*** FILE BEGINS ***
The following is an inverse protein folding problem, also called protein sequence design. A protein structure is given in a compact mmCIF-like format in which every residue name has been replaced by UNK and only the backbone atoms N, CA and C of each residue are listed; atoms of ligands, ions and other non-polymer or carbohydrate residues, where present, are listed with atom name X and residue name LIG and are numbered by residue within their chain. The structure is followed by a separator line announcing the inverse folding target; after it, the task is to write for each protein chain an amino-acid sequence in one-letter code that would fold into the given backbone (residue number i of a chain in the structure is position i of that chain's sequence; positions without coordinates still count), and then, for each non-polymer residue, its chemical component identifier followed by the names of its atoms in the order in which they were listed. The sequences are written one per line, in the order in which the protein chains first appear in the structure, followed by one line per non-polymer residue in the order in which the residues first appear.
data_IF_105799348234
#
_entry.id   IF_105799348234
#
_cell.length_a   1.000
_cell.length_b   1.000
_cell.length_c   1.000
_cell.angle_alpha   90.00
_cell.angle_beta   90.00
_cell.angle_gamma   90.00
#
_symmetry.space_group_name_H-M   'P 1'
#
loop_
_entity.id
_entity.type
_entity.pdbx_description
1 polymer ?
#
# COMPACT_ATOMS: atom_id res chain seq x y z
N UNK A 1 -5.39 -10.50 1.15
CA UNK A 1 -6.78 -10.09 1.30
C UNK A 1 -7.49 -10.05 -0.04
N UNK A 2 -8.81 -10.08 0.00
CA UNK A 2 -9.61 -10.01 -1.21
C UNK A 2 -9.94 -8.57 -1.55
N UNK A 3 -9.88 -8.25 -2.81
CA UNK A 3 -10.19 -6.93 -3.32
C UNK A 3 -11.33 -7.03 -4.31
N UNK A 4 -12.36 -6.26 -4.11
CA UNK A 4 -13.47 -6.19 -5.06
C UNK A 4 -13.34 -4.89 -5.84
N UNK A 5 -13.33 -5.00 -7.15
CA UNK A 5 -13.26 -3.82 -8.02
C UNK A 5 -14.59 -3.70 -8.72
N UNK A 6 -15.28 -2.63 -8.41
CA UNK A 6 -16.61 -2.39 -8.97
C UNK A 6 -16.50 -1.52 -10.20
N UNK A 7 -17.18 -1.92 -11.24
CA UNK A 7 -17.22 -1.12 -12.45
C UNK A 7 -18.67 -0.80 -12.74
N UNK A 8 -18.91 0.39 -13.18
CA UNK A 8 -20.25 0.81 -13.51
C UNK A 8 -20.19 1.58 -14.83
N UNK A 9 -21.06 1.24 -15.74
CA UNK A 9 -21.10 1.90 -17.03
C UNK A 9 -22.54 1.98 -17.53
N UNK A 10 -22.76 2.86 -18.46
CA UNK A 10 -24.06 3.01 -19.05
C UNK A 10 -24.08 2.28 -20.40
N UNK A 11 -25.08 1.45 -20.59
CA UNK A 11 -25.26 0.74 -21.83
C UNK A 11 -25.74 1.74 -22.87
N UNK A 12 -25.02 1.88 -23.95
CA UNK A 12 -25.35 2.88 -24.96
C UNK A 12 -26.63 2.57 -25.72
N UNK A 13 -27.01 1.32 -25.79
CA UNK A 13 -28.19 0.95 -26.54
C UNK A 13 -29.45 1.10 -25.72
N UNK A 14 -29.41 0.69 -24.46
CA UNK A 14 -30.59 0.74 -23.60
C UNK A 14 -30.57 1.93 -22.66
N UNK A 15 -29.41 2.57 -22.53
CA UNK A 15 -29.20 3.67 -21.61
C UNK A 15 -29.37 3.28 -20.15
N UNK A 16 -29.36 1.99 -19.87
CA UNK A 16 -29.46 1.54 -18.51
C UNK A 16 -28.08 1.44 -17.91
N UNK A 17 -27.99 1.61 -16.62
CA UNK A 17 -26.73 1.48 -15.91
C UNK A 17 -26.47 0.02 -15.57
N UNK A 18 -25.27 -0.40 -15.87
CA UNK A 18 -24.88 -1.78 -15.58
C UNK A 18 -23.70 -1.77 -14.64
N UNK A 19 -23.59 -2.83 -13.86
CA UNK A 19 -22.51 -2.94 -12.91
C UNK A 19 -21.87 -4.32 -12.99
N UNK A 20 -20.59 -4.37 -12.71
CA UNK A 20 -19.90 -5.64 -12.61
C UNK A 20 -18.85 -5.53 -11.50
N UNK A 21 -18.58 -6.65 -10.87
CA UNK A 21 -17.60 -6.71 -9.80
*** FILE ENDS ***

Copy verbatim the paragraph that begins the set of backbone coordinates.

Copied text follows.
The following is an inverse protein folding problem, also called protein sequence design. A protein structure is given in a compact mmCIF-like format in which every residue name has been replaced by UNK and only the backbone atoms N, CA and C of each residue are listed; atoms of ligands, ions and other non-polymer or carbohydrate residues, where present, are listed with atom name X and residue name LIG and are numbered by residue within their chain. The structure is followed by a separator line announcing the inverse folding target; after it, the task is to write for each protein chain an amino-acid sequence in one-letter code that would fold into the given backbone (residue number i of a chain in the structure is position i of that chain's sequence; positions without coordinates still count), and then, for each non-polymer residue, its chemical component identifier followed by the names of its atoms in the order in which they were listed. The sequences are written one per line, in the order in which the protein chains first appear in the structure, followed by one line per non-polymer residue in the order in which the residues first appear.